Control over the market is distributed between the NBU and the National Commission for Securities and Stock Market (NKTSBFR). The National Bank is responsible for VA secured by currency values. The regulation of the circulation of cryptocurrencies and VA, secured by securities or a derivative financial instrument, is assigned by the law to the National Securities and Stock Market, explained Juscutum lawyers Vladislav Kislitsky and Andrey Chaban.
At the same time, the provision on the need to create a new regulatory body and the mention of the Ministry of Digital Development, which was supposed to temporarily replace it, disappeared from the new version of the document. Cryplogger previously discussed this change with representatives of the department.
“I believe that both one and the second approach had their pros and cons,” says Artem Afyan. – During the dialogue, thanks to the Mintsifra, the position of the Commission and the NBU, there was an understanding that the selected regulators would be effective. As experience shows, most often do not like the creation of a new body.
At the same time, Juscutum lawyers Kislitsky and Chaban pointed out that the expertise and experience of the NBU and the NSMSC may not be enough to regulate absolutely all aspects that an VA market participant may encounter:
“It is important to remember that given the different types and types of tokens, there may be more regulators for them. For example, if electricity is tokenized, this is one regulator, and if land is another. There cannot be a single regulator.”
Banks in the game
Thanks to the law, banks will become one of the full participants in the cryptocurrency market. This, according to the authors, is dictated by global trends and is especially relevant in light of the creation by central banks of their own digital currencies.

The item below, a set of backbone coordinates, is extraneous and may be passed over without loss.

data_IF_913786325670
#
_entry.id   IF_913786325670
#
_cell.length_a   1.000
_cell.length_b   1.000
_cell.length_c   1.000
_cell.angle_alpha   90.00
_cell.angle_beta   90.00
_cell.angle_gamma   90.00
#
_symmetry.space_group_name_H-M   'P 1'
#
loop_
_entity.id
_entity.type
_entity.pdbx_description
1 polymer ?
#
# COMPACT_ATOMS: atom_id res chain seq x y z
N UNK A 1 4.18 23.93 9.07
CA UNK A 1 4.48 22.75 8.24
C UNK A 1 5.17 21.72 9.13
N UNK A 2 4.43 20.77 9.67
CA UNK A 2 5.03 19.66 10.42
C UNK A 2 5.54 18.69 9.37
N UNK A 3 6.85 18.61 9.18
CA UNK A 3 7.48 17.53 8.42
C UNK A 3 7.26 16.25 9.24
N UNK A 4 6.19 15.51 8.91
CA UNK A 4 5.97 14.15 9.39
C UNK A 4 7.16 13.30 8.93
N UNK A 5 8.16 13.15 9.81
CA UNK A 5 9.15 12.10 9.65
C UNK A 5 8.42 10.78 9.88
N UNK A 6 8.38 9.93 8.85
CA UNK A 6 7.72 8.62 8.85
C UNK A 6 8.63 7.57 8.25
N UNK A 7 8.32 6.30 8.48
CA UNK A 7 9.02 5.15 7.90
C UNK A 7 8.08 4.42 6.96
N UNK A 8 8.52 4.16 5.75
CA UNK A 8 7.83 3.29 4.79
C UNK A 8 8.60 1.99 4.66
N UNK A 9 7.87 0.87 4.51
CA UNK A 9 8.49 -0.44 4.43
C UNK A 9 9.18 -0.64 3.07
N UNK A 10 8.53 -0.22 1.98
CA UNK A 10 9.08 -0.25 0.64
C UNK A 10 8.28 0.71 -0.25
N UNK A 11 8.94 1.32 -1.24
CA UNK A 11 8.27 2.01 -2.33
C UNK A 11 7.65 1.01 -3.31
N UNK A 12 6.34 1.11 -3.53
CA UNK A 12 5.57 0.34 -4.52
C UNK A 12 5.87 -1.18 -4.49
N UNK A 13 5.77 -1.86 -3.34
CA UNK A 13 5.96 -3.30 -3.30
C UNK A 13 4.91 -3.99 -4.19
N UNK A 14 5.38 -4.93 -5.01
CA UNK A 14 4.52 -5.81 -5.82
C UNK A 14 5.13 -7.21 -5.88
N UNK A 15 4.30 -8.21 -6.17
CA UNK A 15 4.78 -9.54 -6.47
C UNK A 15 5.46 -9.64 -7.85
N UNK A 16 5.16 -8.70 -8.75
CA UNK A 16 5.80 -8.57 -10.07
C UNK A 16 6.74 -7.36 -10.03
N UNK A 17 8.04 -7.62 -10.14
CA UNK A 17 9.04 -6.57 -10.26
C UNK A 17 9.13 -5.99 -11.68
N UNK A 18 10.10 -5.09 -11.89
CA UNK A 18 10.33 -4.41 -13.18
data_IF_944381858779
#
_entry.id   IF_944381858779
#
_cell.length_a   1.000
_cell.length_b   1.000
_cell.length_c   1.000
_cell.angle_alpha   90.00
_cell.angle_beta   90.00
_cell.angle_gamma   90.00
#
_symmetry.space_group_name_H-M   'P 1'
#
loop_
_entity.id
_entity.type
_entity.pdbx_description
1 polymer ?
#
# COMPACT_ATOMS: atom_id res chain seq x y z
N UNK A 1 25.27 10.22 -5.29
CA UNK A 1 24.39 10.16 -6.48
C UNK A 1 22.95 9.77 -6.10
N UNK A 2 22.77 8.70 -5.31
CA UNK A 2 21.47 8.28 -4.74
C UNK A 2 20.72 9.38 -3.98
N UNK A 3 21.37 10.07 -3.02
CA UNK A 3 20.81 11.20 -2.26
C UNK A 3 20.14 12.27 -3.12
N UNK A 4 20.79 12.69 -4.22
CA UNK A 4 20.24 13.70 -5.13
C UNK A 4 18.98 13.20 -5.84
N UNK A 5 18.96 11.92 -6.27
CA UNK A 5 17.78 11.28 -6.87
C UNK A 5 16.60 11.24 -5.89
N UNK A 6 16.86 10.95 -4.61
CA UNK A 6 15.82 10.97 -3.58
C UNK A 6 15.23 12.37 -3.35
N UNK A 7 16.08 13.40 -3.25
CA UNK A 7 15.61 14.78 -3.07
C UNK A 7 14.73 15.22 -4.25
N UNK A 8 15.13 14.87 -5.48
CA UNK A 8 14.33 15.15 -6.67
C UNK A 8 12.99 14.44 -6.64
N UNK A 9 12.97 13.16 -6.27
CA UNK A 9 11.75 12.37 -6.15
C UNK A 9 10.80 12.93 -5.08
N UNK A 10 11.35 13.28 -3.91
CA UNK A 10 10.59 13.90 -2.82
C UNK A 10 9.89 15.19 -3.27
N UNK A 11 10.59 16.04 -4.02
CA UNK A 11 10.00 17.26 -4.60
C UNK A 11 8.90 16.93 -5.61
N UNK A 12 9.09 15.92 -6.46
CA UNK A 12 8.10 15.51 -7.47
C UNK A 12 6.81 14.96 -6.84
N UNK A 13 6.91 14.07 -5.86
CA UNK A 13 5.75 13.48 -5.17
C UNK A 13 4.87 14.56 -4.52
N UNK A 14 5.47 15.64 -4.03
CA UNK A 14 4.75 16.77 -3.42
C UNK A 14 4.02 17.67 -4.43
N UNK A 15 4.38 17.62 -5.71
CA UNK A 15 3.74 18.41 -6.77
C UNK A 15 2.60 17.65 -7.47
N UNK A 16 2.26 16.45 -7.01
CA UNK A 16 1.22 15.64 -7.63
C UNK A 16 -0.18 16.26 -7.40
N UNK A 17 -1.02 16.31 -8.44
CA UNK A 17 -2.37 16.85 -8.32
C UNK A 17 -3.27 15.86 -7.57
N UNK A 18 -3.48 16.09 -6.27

“The CBDC payment system will be available only to financial institutions holding funds in central bank accounts and professional market participants. In developed countries, retail payment and settlement systems are already quite efficient, operate almost in real time and are always available. It is banking services that will allow citizens to work with CBDC,” Artem Afyan explained.
Technically, banks are the most ready players in the IA market, since they have a wide customer base, conduct KYC and act as primary financial monitoring entities, Konstantin Yarmolenko believes.
According to him, the introduction of the e-hryvnia, which is being developed by the NBU, will deprive commercial banks of part of the income from transactions for payment for goods and services, as well as fiat payments, therefore, “it would be reasonable for them to pay attention to the VA market.”
“How fast and flexible banks will be enough to compete with, for example, top exchangers or crypto exchanges, time will tell. If banks adapt, they will survive and even earn money, and if not, they will die out like dinosaurs,” Yarmolenko added.
Compliance with FATF recommendations
According to the authors of the document, one of the main goals in creating the bill was to implement the recommendations of the FATF. Oleksiy Zhmerenetsky pointed out that the law was supposed to prevent Ukraine from being blacklisted due to possible money laundering with the help of VA.
“An important aspect is that we coordinate all our developments with colleagues from the State Financial Monitoring Service of Ukraine, because they are at the forefront of negotiations with the FATF and only they have all the information on this issue,” he said.
Taking into account the new extended recommendations of the FATF and the regulatory approach of world jurisdictions to its implementation, the authors are ready, if necessary, to amend the law “On VA”.